United Australia Party leader Clive Palmer has continued to stir controversy with his latest round of unsolicited political advertising text messages.
Following on from his original slew of campaign messages over the last week, Palmer has doubled down on the dicey strategy, this time reminding voters of which parties allowed the changes to the Australian Electoral Act.
"When elected, United Australia Party will ban unsolicited text messages which Labor and Liberal have allowed," the message reads, taking a cheeky swipe at both major parties.
Round two of Palmer's latest text blitz
Over the course of the last weekend, Palmer's party raised concerns over the current state of political advertising laws when he sent out thousands of unsolicited texts to Australians, making various geo-targeted election promises.
States such as NSW and Victoria were promised fast trains into their respective CBDs, while Tasmania was led to believe that it would receive a tax break should his party be elected.
Earlier this week, the United Australia Party also told Fairfax that it would take further aggressive advertising strategies to secure federal seats, adding it will do "whatever is needed".
Australian mobile users, including three at AdNews, were left baffled after receiving unsolicited text messages spruiking the party and its plans for the nation.
However, one message, received by one Sydney-based member of AdNews, incorrectly targeted them as inhabitants of the state of Victoria.
With no unsubscribe option, the move by Palmer was completely legal, despite his party not reaching out to voters for permission prior.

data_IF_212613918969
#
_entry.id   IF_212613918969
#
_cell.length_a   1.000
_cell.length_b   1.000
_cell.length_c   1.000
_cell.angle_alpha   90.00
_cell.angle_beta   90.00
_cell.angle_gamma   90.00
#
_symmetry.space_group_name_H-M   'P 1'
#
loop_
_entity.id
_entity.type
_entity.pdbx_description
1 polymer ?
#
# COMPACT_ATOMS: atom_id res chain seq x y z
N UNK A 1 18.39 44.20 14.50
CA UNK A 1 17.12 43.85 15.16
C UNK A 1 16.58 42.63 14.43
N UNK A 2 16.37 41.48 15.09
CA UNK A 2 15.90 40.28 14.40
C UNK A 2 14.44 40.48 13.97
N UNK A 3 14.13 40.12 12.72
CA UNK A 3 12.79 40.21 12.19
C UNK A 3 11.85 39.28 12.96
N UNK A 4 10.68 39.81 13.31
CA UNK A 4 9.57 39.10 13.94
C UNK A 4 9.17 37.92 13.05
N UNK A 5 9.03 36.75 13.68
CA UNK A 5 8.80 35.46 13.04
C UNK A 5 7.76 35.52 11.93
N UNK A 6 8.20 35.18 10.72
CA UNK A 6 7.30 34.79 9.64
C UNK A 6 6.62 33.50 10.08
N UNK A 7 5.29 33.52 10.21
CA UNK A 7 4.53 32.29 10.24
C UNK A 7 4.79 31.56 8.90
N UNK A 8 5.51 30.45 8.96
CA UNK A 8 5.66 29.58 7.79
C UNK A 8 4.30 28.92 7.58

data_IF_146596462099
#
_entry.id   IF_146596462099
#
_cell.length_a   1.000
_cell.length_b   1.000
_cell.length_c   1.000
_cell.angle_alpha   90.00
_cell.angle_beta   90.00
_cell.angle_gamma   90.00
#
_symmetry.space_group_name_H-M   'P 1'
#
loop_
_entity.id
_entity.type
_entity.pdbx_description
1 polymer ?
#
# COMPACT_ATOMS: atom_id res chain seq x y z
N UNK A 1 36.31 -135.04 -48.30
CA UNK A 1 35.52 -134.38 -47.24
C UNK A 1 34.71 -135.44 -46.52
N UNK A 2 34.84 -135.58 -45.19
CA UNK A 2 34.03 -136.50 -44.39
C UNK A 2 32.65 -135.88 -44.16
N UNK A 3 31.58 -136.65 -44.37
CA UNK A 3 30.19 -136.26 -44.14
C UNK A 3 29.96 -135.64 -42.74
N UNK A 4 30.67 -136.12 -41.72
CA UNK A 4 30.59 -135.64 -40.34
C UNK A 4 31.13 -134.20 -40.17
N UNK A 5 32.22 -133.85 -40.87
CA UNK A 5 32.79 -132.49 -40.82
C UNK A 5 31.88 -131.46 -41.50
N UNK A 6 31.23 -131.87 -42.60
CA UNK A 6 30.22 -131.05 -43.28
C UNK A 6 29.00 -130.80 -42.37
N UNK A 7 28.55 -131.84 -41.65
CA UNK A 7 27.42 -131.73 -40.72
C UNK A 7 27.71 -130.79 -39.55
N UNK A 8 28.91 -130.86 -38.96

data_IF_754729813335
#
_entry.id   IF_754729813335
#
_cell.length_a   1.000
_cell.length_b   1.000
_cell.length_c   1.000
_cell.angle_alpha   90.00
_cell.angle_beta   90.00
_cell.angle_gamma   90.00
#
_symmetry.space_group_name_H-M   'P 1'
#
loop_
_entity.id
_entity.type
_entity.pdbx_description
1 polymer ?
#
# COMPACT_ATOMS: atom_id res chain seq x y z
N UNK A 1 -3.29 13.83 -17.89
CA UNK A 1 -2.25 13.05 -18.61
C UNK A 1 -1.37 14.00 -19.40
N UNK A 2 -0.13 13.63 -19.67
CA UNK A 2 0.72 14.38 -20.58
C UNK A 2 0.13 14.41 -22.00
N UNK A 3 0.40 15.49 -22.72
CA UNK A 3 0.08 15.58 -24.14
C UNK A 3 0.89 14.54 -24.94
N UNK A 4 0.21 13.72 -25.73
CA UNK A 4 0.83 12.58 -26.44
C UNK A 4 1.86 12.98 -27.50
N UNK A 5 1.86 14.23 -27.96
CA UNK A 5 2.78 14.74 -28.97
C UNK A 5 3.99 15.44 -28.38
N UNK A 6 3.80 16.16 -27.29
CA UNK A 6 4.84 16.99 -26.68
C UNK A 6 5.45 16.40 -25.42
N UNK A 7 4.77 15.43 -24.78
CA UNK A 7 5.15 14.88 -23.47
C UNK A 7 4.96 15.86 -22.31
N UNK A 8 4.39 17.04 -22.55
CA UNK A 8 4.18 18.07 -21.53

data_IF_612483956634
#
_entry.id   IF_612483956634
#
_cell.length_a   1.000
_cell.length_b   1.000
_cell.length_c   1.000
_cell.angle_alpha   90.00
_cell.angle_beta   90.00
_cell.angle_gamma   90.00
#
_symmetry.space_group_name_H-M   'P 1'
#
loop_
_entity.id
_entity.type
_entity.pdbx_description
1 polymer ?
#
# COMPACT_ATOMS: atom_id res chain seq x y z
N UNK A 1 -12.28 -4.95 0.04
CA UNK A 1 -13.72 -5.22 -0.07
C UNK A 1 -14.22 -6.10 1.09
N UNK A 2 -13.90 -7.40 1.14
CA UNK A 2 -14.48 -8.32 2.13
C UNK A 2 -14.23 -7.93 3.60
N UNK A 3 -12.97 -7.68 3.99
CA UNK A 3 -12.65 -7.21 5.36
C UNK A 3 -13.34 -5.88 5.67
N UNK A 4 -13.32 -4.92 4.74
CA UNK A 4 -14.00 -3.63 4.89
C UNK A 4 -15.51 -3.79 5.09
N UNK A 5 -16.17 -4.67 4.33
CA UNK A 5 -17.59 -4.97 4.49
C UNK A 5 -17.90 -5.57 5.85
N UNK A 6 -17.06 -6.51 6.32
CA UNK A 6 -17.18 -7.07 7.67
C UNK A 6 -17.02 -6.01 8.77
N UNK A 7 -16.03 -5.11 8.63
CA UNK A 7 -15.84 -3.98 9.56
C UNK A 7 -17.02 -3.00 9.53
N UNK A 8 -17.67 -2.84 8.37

The advertising blitz has not only been limited to text messages, with print ads going out through both News Corp and Fairfax mastheads, as well as TV campaigns across the major networks.
The mining magnate has also created his own 'Super Mario' side scroller video game, created by Emu War Games, which features Palmer collecting 'biscuits' while also battling current politicians.
It also features thinly veiled swipes at News Corp and BuzzFeed, Rupert Murdoch as the grim reaper, Bill Shorten as a cockroach and Ray Hadley as an enemy.
Palmer said in a statement the game is intended to be "light hearted".
“The intention of the game was be a light hearted jab at mainstream politicians, while showing that candidates like Clive Palmer are a viable alternative to the two major parties.— Clive Palmer (@CliveFPalmer) January 14, 2019
“We wanted to show that Clive’s policies represent are logical step forward for Australia,’’
This is not the first time Palmer has caused a stir with his political advertising. In July last year, vandals repeatedly targeted the Australian businessman's 'Make Australia Great' billboards.
Palmer is also locked in a legal stoush with American rock band Twisted Sister, which is pursuing legal action against the politician over his use of their song ‘We’re Not Gonna Take It’ in political campaign ads.
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